While cold and cough are common among children during winter or the onset of monsoons, close proximity to those suffering from the ailment also contributes to the spread of infection. Younger children tend to experience more recurrent colds due to the highly infectious viruses.
When children play together at home, school or closed surroundings, one must take some measures to prevent spread of the ailment. One solution is to keep children away from each other, particularly when one or more have been afflicted by cold and cough.
Also known as an upper respiratory tract infection, running noses, sneezing and coughing are extremely common during winters. The symptoms, can last an entire week or more, include nasal congestion, cough, sore throat and even headaches. The most effective way to treat this is to hydrate well and get plenty of rest.
Common winter infections among children
Flu or influenza
Commonly known as the ‘flu’, influenza is highly contagious and symptoms include high fever, sore throat, headaches, muscle pain and coughing. The best prevention is a flu shot and while there are antiviral medications available, the best cure is to get lots of rest and drink fluids.
Strep throat, a fallout of cold and cough, is prompted by bacterial infection and is more painful than a regular sore throat. It’s commonly seen in school-going children, spreading through sneezing and coughing. During this, one may have trouble swallowing, besides having fever, headache and swollen lymph nodes in the neck. While antibiotics can help in curing the infection, drinking warm water also brings relief from pain.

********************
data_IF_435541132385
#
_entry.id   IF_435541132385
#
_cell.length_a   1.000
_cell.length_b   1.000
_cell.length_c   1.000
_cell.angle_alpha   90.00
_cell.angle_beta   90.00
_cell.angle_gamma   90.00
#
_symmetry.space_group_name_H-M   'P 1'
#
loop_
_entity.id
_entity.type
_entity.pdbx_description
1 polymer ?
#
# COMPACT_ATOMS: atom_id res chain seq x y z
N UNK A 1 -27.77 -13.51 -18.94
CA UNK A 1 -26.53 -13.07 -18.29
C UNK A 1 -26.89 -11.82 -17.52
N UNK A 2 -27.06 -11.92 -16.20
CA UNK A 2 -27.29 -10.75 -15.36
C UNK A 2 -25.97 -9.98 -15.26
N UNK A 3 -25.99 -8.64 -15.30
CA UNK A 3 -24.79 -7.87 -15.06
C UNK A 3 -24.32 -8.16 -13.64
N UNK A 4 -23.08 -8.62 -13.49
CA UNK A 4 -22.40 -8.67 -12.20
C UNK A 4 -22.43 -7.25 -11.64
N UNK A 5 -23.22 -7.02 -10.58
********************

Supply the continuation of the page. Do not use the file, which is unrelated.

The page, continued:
A common respiratory infection among children, the Respiratory Syncytial Virus (RSV) is the most common cause of bronchiolitis. It causes inflammation of the airway in the lungs, leading to mucous clogging, making breathing difficult. The illness is accompanied by nasal congestion, low-grade fever, cough and wheezing. Besides antibiotics, get plenty of rest and drink lots of water.
This is an infection of lungs, caused by bacteria and exhibiting symptoms such as cough, fever and breathing difficulty. Long-term diseases like asthma, cancer or heart problems make one more susceptible to pneumonia. It may even call for hospitalisation. Contact your healthcare provider if you suspect pneumonia.
Here are some simple things you and your child can practice to reduce their chances of getting or passing on a cold:
- Wash your hands with warm soapy water after sneezing, coughing and blowing noses, and before eating.
- Cough into your elbow to avoid getting germs on your hands.
- Don’t share drink bottles, cups and utensils with other children who have colds.
- Supplements like vitamin C can reduce the duration and severity of colds in children.
- Children must also sneeze into a hanky or cover the nose and mouth during sneezing and coughing to help prevent the spread.
- Wearing a mask till one is better is also beneficial to stop the spread to other family members and friends.
It is important to take these measures at the early stage of the symptoms to prevent a full-fledged ailment. Visit your doctor to check whether medical intervention is necessary.
(Inputs: Dr Parimala V Thirumalesh, Senior Consultant – Neonatology & Paediatrics, Aster CMI Hospital.)